In the press team I’ve had a fair bit of dealing with the site, writing and uploading press releases and blogs. Now I’m on the other side of things, I’m much more aware of the way in which we present our content, making sure that it not only looks great but that it makes sense too.

I’m genuinely excited about the UWP project and helping form a better picture to our customers (and everyone else!) of what we do. I’m sure I’m not the only one who started at Jisc not really knowing what we do and although I know now (I think!), I’m looking forward to working on further connecting the dots of the exciting and varied work that Jisc does.

When I’m not geeking about at work, I’m geeking about at home, riding around on my other half’s motorbike, baking brownies and trying to get my Rubik’s cube time to under two minutes…

Bristol newbie

Kirsty at Digifest 14

Hi, I’m Kirsty and I have recently joined the team as web content editor on a secondment basis. I will be with Jisc for a year working alongside Ben, Rich, Nathalie and Vix on the unified web presence project.

I’m based in Wolverhampton but you can come and find me at Castlepark on Thursdays. I’m looking forward to meeting as many people as I can over the next 12 months, and as a newbie to Bristol, I hope to get lots of tips from the Bristolians about the sights to see during my lunch break, and of course, the best places to eat 🙂

Before joining the web team, I worked for the Jisc Regional Support Centres (RSCs) as Information Officer. I have also worked for a motor yacht manufacturer, the University of Wolverhampton, a conference and wedding venue and an Internet service provider. My background is predominantly copywriting, marketing and communications with the web featuring heavily in each of my job roles since graduating from university.

During my time with the RSC’s, I got involved in a project to unify their disparate web estate. It was an exciting and challenging project and something that I’m proud to have been involved with, particularly having seen the project through from the start, and continuing to look after the unified site on a daily basis. I love taking content and organising it into a more user friendly format – something that speaks to the user in plain English and gets the message across clearly and concisely.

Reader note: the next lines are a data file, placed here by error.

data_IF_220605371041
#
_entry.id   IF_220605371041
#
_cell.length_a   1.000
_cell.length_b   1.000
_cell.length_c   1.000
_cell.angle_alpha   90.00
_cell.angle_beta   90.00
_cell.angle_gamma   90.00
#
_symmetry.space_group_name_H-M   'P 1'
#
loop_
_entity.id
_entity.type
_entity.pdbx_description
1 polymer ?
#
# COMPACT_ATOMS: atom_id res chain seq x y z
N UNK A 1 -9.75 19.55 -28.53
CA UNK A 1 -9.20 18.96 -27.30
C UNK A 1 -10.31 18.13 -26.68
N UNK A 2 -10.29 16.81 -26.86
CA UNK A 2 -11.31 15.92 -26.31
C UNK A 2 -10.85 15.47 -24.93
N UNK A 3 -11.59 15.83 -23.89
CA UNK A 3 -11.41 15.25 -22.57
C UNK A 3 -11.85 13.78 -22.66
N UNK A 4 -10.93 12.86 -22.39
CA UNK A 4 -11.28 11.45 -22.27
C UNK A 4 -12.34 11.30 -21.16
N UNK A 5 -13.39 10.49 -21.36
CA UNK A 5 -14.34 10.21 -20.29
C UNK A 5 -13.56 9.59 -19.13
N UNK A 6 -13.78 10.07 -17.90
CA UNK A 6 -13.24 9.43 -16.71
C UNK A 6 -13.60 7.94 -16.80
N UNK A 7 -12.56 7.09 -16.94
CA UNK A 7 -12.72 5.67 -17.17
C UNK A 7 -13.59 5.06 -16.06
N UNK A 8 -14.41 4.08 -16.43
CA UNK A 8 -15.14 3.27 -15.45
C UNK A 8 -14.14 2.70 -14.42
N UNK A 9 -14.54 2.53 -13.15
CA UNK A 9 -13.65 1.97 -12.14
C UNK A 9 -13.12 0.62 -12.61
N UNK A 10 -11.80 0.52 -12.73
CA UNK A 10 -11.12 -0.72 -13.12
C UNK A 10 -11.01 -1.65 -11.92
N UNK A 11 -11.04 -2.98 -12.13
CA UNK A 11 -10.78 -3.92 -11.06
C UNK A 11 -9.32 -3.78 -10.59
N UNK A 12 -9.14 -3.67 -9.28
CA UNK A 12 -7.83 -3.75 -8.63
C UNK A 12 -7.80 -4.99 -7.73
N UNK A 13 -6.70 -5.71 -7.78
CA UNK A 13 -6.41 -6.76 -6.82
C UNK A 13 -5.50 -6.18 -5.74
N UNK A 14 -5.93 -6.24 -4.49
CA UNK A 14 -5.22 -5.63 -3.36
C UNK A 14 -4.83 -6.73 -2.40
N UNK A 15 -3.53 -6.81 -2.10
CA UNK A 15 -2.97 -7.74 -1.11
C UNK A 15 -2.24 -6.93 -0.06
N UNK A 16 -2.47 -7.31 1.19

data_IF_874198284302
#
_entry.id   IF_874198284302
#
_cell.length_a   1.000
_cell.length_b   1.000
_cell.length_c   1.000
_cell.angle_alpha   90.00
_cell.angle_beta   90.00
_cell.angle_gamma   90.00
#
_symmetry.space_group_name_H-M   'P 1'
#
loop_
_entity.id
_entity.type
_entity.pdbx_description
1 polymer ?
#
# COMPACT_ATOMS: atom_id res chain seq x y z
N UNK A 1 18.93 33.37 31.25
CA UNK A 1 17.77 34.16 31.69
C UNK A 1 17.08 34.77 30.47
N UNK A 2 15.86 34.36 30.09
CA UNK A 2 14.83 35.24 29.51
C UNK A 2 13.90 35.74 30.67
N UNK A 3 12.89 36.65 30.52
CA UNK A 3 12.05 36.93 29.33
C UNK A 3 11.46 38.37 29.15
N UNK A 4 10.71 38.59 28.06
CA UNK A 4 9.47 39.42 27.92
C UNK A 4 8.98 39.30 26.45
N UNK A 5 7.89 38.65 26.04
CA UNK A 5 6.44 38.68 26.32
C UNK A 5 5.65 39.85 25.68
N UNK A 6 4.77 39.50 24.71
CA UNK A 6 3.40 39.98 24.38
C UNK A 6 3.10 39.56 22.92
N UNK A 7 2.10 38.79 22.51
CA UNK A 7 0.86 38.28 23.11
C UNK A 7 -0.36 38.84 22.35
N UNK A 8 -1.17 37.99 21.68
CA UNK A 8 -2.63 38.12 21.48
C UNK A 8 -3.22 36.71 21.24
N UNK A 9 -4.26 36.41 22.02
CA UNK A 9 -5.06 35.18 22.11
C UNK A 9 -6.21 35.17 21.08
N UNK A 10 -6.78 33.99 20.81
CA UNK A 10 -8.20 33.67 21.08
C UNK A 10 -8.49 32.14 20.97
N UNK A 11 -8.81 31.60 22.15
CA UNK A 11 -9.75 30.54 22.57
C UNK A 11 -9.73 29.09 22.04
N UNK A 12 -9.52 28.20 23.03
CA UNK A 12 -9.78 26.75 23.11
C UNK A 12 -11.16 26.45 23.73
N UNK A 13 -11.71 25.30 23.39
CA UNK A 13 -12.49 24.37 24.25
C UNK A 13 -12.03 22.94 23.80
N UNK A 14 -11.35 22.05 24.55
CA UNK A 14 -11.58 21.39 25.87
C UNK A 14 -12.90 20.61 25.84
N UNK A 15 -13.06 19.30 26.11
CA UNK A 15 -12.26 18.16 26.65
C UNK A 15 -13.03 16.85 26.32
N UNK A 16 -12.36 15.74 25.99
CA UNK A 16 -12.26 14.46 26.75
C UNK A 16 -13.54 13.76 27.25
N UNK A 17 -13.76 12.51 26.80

The Jisc unified web presence project is something I’m hugely excited about. It will give me the chance to create and organise content on a much bigger scale and bring some cohesion across the Jisc web estate. I’m looking forward to learning new skills, meeting new people and utilising and building on my experience of the RSC web project.

I’m a self-confessed web geek, social media advocate, blogger and obsessive surfer, despite the perceived geographical barrier. When I’m not in the Atlantic catching waves, I’m writing about surfing, either on my personal blog or for surf websites such as The Surfing Sumo.

So, next time you are at Castlepark, please stop by, say hi, and share some of your top Bristol tips – must do things to see and places to eat during the next 12 months.

I look forward to meeting you 🙂

Content strategy in Higher Education


Last week was IWMW and David Cornforth and I presented a workshop session on content strategy (resources and slides here). We asked attendees to write up their content problems on post-its and stick them on the ‘issues wall’. We filled it.

The positives – we all get that content is important, critical. Otherwise our session wouldn’t have been full. But all those issues? Also, oddly, positive. We recognise where things aren’t working. The biggest problem? Getting everyone else to see it too.


An earlier session on governance was full of talk of beleaguered editorial staff hoping for a silver bullet. Surely someone has a cast iron governance document that has somehow stopped the random requests to “just add this to the web”. The new content, pages or even sites insisted upon without considering the integrity of the rest of the site. Ignoring user testing or good practice for the sake of just getting it done.

The consensus seemed to be it wasn’t out there. That a governance document signed off at the highest level may stand for a short while. That editors out in the faculties may do the right thing for the first few weeks after their training. But that lasts until someone higher up or with a louder voice has an idea.

The truth is even with the paperwork we’re still constantly having to cajole, prod, persuade and sometimes outright argue, and partly this is down to the area in which we work.